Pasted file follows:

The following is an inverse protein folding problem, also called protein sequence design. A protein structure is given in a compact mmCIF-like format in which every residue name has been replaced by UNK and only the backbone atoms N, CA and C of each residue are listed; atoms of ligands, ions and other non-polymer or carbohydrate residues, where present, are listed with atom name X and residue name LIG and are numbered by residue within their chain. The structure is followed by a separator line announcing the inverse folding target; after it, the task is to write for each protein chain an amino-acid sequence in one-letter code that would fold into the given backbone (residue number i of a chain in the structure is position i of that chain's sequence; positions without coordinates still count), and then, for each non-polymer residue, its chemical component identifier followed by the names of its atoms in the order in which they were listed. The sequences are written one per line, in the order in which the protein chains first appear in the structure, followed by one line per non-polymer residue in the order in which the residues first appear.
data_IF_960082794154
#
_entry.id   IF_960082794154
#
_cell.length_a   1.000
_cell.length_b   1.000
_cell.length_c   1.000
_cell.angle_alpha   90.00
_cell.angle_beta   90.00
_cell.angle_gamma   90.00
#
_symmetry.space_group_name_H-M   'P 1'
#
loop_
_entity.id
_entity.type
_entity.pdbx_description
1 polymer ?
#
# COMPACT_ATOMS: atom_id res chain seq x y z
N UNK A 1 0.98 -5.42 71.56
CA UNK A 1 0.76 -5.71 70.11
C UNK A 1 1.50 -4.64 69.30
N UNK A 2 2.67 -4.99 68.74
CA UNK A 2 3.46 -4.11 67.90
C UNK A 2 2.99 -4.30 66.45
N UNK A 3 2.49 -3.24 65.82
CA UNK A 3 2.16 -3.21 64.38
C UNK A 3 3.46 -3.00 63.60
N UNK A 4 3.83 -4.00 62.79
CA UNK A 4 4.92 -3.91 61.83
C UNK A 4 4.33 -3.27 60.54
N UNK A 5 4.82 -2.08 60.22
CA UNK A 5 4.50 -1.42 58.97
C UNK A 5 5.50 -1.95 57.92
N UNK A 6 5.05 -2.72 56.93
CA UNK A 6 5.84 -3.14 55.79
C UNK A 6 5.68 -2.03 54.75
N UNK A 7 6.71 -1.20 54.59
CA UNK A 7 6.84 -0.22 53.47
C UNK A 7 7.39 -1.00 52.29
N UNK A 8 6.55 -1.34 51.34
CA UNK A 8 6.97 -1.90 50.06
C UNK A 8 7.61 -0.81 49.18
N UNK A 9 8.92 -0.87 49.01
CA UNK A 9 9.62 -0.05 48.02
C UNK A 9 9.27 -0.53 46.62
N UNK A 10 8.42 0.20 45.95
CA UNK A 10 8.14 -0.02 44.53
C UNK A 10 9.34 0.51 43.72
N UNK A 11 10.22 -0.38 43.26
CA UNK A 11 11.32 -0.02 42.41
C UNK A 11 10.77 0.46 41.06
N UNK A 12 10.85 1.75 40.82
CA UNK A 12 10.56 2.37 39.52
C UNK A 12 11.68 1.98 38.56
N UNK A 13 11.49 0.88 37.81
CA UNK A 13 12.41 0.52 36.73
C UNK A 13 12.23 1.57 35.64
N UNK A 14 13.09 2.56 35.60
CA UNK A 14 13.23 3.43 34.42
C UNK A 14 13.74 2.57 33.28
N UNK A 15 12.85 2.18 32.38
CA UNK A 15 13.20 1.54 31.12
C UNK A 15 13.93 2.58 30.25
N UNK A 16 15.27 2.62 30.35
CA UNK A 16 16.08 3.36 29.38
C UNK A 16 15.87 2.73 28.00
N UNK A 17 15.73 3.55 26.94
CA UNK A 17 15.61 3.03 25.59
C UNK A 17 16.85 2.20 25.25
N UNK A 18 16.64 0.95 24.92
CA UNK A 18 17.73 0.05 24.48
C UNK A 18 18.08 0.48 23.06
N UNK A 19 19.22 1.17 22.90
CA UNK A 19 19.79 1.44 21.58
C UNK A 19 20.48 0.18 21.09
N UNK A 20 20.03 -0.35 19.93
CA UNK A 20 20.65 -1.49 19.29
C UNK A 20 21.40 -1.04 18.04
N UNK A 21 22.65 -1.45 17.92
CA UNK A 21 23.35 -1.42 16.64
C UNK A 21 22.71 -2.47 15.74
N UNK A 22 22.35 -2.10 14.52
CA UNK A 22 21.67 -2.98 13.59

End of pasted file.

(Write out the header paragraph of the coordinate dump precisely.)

The following is an inverse protein folding problem, also called protein sequence design. A protein structure is given in a compact mmCIF-like format in which every residue name has been replaced by UNK and only the backbone atoms N, CA and C of each residue are listed; atoms of ligands, ions and other non-polymer or carbohydrate residues, where present, are listed with atom name X and residue name LIG and are numbered by residue within their chain. The structure is followed by a separator line announcing the inverse folding target; after it, the task is to write for each protein chain an amino-acid sequence in one-letter code that would fold into the given backbone (residue number i of a chain in the structure is position i of that chain's sequence; positions without coordinates still count), and then, for each non-polymer residue, its chemical component identifier followed by the names of its atoms in the order in which they were listed. The sequences are written one per line, in the order in which the protein chains first appear in the structure, followed by one line per non-polymer residue in the order in which the residues first appear.